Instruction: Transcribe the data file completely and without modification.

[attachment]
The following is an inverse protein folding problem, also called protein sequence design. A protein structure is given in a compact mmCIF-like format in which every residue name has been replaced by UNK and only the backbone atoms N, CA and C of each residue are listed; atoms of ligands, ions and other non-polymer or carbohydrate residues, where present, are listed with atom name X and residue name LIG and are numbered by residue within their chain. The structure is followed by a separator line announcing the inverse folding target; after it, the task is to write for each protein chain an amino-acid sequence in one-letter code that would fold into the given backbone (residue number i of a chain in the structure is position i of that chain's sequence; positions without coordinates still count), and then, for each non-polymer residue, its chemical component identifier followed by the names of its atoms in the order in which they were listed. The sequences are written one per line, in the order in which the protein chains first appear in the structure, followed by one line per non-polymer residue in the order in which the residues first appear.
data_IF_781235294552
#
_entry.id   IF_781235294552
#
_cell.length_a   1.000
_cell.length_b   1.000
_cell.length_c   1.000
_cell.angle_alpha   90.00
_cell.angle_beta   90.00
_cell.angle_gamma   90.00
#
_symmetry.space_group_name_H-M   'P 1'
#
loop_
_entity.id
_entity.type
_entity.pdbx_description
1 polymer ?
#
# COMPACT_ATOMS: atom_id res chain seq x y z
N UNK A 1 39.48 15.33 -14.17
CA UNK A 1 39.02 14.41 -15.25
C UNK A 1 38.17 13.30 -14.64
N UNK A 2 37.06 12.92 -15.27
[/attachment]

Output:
The following is an inverse protein folding problem, also called protein sequence design. A protein structure is given in a compact mmCIF-like format in which every residue name has been replaced by UNK and only the backbone atoms N, CA and C of each residue are listed; atoms of ligands, ions and other non-polymer or carbohydrate residues, where present, are listed with atom name X and residue name LIG and are numbered by residue within their chain. The structure is followed by a separator line announcing the inverse folding target; after it, the task is to write for each protein chain an amino-acid sequence in one-letter code that would fold into the given backbone (residue number i of a chain in the structure is position i of that chain's sequence; positions without coordinates still count), and then, for each non-polymer residue, its chemical component identifier followed by the names of its atoms in the order in which they were listed. The sequences are written one per line, in the order in which the protein chains first appear in the structure, followed by one line per non-polymer residue in the order in which the residues first appear.
data_IF_781235294552
#
_entry.id   IF_781235294552
#
_cell.length_a   1.000
_cell.length_b   1.000
_cell.length_c   1.000
_cell.angle_alpha   90.00
_cell.angle_beta   90.00
_cell.angle_gamma   90.00
#
_symmetry.space_group_name_H-M   'P 1'
#
loop_
_entity.id
_entity.type
_entity.pdbx_description
1 polymer ?
#
# COMPACT_ATOMS: atom_id res chain seq x y z
N UNK A 1 39.48 15.33 -14.17
CA UNK A 1 39.02 14.41 -15.25
C UNK A 1 38.17 13.30 -14.64
N UNK A 2 37.06 12.92 -15.27